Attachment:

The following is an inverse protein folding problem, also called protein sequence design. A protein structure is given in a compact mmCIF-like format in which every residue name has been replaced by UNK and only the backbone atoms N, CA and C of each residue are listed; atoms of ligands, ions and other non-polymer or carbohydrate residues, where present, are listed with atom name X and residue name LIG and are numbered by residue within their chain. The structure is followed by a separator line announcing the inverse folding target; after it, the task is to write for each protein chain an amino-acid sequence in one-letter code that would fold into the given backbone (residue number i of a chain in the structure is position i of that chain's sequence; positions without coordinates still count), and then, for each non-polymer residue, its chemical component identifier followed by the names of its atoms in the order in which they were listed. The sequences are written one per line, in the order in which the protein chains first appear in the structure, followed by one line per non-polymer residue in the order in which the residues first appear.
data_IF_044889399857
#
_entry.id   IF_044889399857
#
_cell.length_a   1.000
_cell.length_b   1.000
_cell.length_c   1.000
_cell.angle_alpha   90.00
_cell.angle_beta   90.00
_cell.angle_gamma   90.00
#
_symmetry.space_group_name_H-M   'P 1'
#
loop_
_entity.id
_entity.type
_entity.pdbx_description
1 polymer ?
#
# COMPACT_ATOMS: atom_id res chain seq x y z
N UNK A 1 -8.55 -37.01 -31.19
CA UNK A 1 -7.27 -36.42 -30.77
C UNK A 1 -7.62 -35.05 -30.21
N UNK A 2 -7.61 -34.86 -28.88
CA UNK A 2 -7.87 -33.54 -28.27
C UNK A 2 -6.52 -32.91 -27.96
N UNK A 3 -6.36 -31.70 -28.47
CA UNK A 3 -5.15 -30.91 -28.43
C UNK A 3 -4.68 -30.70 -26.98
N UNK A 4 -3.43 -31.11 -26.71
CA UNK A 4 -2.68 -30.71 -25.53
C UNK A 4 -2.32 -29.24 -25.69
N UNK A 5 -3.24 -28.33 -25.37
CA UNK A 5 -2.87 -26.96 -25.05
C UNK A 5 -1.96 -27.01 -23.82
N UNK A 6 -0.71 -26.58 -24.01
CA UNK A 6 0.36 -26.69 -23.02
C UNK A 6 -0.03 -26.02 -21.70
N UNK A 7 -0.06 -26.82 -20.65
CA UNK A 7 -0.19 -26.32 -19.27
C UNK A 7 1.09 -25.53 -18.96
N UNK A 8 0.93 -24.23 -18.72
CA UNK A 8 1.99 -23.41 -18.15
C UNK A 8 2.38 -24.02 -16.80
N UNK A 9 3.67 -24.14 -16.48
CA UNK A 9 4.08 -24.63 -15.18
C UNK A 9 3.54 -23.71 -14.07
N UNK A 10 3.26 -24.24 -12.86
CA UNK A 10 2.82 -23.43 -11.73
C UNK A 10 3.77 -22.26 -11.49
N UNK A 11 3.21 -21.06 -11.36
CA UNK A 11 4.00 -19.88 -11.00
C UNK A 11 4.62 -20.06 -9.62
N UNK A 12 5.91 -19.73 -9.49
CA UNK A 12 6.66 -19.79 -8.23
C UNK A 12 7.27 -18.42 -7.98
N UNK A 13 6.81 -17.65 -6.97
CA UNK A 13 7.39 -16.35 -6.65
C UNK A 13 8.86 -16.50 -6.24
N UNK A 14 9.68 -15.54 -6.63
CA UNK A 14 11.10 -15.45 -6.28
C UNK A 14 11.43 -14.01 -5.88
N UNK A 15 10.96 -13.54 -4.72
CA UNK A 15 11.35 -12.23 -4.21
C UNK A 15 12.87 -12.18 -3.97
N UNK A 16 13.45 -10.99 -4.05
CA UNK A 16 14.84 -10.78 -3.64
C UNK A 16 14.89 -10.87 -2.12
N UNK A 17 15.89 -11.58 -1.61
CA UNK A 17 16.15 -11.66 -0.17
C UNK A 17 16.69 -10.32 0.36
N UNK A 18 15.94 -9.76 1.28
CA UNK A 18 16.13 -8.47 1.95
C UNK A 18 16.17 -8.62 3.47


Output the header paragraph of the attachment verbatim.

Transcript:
The following is an inverse protein folding problem, also called protein sequence design. A protein structure is given in a compact mmCIF-like format in which every residue name has been replaced by UNK and only the backbone atoms N, CA and C of each residue are listed; atoms of ligands, ions and other non-polymer or carbohydrate residues, where present, are listed with atom name X and residue name LIG and are numbered by residue within their chain. The structure is followed by a separator line announcing the inverse folding target; after it, the task is to write for each protein chain an amino-acid sequence in one-letter code that would fold into the given backbone (residue number i of a chain in the structure is position i of that chain's sequence; positions without coordinates still count), and then, for each non-polymer residue, its chemical component identifier followed by the names of its atoms in the order in which they were listed. The sequences are written one per line, in the order in which the protein chains first appear in the structure, followed by one line per non-polymer residue in the order in which the residues first appear.